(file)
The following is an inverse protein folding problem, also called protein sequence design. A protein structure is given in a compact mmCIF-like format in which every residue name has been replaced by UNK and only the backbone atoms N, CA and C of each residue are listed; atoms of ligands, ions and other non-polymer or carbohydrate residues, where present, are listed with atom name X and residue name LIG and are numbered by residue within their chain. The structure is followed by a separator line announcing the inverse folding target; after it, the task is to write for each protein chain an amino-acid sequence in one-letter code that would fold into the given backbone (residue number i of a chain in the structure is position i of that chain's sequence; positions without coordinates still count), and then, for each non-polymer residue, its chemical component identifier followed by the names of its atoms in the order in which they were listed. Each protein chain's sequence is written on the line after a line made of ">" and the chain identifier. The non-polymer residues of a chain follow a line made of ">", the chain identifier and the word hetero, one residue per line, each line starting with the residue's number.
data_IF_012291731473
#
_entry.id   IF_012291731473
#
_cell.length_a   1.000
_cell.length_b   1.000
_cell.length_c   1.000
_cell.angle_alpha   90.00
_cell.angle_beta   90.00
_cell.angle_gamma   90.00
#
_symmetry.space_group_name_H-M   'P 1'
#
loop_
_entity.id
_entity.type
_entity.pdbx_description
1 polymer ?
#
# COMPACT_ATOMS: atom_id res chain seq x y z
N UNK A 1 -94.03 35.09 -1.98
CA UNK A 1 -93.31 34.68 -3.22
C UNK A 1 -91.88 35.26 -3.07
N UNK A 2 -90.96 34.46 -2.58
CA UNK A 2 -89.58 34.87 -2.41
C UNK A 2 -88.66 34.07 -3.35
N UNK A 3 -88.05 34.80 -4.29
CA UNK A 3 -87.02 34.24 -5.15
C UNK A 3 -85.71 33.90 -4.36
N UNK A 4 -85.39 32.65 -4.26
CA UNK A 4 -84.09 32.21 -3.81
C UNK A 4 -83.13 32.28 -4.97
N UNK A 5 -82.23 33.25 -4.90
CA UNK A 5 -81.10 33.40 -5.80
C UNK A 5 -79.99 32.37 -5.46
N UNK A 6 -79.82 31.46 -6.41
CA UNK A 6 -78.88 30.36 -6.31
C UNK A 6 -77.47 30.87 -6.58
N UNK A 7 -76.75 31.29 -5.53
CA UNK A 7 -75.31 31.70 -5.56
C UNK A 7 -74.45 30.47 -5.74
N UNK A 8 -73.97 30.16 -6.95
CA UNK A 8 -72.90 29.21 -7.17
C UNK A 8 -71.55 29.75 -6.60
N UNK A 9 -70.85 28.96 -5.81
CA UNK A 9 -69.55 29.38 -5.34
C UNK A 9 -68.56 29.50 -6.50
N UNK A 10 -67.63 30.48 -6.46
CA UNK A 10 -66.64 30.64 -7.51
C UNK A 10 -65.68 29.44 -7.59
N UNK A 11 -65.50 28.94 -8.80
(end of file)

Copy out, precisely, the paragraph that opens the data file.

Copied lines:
The following is an inverse protein folding problem, also called protein sequence design. A protein structure is given in a compact mmCIF-like format in which every residue name has been replaced by UNK and only the backbone atoms N, CA and C of each residue are listed; atoms of ligands, ions and other non-polymer or carbohydrate residues, where present, are listed with atom name X and residue name LIG and are numbered by residue within their chain. The structure is followed by a separator line announcing the inverse folding target; after it, the task is to write for each protein chain an amino-acid sequence in one-letter code that would fold into the given backbone (residue number i of a chain in the structure is position i of that chain's sequence; positions without coordinates still count), and then, for each non-polymer residue, its chemical component identifier followed by the names of its atoms in the order in which they were listed. Each protein chain's sequence is written on the line after a line made of ">" and the chain identifier. The non-polymer residues of a chain follow a line made of ">", the chain identifier and the word hetero, one residue per line, each line starting with the residue's number.